If you want to set up a website or a forum, it can be a process which takes a lot of time. Setting up a blog is usually a bit quicker thanks to blogging platforms, of which there are many free ones on offer.
If you are self coding your blog like I did with my old technology blog, it will probably take just as long as a website to set up. However if you are going to use a blogging system to do all the hard work for you, like Blogger, WordPress, Typepad, Movable Type, Drupal etc. setting up your blog is likely to be a lot quicker.
WordPress prides itself on its famous ‘5-minute installation‘ but before you get there, and this is the same for any type of site, you need to choose a URL (domain name) and host.
Some places offer you free URL’s, like WordPress(.com) and Google Sites, however they often restrict the control you have over your site – for example you may not be able to have ads on the site, or you may not be able to edit themes.
Assuming you want to have a unique URL/web address, then you have the challenge of choosing your URL, and where to host it.
Deciding upon a URL
Choosing a URL can be very hard, however my best advice is to go with your brand. If you are setting up a computer review blog, and it is called ‘ComBlog’, then try to find a URL with ComBlog in it.
Some people would say work out what keywords you want to show up in the search results for, and choose your domain taking those into account, e.g. freecomputerreviews.net; yes such domains may help you in the short term, however once you are established, I think that a branded domain is always best.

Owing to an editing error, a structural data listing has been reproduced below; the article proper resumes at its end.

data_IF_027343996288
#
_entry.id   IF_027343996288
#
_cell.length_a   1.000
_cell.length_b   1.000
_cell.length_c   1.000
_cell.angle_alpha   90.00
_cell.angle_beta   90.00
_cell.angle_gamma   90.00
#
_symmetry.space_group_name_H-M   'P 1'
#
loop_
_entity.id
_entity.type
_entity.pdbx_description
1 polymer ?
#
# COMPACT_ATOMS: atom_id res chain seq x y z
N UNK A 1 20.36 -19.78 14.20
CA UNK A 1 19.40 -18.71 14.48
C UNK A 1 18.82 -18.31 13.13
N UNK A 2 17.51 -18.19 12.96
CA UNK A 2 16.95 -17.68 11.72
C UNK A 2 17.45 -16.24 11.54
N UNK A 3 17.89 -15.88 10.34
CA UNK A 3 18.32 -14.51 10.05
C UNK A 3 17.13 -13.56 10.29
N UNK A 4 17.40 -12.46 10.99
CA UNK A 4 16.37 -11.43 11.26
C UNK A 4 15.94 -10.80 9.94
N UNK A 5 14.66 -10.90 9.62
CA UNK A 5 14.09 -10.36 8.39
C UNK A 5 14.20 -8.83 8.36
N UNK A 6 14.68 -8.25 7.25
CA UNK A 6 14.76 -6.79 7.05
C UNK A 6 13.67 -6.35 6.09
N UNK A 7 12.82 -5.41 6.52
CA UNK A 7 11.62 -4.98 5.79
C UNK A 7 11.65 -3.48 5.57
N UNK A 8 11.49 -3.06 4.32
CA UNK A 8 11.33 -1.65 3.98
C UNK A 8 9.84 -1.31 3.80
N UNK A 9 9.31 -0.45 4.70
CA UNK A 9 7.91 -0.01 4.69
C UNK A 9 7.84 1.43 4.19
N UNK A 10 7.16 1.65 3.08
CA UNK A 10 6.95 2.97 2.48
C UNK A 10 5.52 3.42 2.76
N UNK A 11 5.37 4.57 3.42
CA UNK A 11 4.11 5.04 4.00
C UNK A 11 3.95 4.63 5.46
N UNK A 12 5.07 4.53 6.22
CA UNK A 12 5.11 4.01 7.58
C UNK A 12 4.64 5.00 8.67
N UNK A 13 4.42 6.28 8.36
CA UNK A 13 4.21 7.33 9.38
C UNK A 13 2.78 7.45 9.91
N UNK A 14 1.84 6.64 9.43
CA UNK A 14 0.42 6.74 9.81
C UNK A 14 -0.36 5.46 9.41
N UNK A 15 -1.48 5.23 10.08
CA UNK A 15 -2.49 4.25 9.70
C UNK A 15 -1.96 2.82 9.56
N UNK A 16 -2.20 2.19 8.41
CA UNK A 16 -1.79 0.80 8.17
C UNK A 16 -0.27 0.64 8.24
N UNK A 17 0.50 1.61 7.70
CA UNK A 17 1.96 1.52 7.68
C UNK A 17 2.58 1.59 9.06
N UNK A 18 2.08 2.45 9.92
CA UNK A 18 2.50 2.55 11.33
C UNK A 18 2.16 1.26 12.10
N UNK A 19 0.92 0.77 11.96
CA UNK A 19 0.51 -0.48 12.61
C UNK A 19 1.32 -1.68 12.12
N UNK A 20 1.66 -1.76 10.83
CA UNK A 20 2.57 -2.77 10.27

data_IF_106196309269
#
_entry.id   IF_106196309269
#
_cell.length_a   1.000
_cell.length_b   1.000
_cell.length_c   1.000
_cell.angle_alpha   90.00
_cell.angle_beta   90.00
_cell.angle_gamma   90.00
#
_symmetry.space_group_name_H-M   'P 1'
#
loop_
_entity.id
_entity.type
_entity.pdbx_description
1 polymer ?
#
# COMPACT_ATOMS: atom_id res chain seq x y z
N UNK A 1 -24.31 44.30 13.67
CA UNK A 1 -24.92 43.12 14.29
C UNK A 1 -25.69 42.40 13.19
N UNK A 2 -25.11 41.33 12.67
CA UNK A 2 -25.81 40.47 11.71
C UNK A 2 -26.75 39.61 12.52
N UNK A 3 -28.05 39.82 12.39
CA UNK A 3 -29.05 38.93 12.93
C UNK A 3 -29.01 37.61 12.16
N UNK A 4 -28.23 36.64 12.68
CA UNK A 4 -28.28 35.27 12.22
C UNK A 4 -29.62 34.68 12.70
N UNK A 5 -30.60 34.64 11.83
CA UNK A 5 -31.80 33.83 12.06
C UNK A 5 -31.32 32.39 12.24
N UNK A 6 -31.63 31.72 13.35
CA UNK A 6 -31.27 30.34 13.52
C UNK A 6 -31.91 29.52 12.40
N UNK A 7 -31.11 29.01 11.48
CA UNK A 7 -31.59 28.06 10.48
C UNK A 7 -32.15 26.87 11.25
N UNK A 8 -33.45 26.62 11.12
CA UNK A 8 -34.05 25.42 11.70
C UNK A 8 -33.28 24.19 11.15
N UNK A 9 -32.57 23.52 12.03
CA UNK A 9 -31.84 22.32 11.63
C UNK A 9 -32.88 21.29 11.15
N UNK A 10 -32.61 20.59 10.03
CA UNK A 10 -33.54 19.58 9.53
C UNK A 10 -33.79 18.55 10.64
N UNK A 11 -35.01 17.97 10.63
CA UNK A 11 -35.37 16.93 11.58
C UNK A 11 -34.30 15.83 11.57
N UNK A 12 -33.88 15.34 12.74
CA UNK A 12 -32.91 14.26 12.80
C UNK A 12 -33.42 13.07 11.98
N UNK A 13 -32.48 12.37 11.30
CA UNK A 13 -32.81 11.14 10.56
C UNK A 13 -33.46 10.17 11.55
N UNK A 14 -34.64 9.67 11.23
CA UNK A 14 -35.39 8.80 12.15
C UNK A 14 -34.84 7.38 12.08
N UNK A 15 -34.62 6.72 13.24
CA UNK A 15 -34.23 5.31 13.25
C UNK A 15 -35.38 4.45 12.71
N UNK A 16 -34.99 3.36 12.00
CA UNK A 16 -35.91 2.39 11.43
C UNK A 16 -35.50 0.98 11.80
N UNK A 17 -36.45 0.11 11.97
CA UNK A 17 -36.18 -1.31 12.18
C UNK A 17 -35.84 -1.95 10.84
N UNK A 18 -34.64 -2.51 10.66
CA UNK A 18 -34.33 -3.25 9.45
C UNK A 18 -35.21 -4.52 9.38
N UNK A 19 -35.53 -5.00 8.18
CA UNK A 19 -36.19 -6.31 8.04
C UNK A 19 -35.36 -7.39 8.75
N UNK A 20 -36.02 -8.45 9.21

Going back to the ‘ComBlog’ example, domains like ComBlog.com and ComBlog.info would be great for your site, as they are short – therefore easy to remember and simple enough to spell.
The type of hosting
The next step is choosing what type of hosting you want. Do you want Windows or Linux? If you just want to run a simple website, I would suggest a Windows powered domain, however if you want to run something like WordPress or many other blogging platforms, you will need a Linux server.
After that you have to choose who is going to host your site. If you have a server at home/work and that is running 24/7 (as if it goes down, so will your site if it is hosted there) then you could host it there. However for more bandwidth, space and security, you probably want to get someone else to do it.
The problem is, who to choose! You could go to individual hosts websites, and try and work out which one is best for you. Alternatively, you could go to a web hosting comparison site, like Web Hosting Search. Such sites can offer you a very detailed overview of different hosts and what they can provide. They also contain users opinions – helping you further to choose the right company.
One useful tool that such sites offer (specifically Web Hosting Search) is a WordPress hosting comparison. This can help you find hosts that offer WordPress hosting – if that is what you are looking for.
Things to check
Before choosing your host, look at what they are offering you. Are your emails free, and can you have as many addresses as you like (e.g. talk@ComBlog.info, hello@ComBlog.info, John@ComBlog.info etc.)?
Also, how much traffic can your site receive each month? I recommend that you have it unlimited (or as high as possible) as there is nothing worse than your host cutting you off because you are too popular! This happened to Chadrack, owner of WebIncomeJournal.com not so long ago.
Also how reliable is your prospective host? Is your site likely to go offline a lot, or do they have a 0 down-time policy?
Some hosts offer you your domain free if you host it with them, so do look out for offers 🙂
Are you looking to set up a website? What is your advice to those who are, or if you are, is this helpful?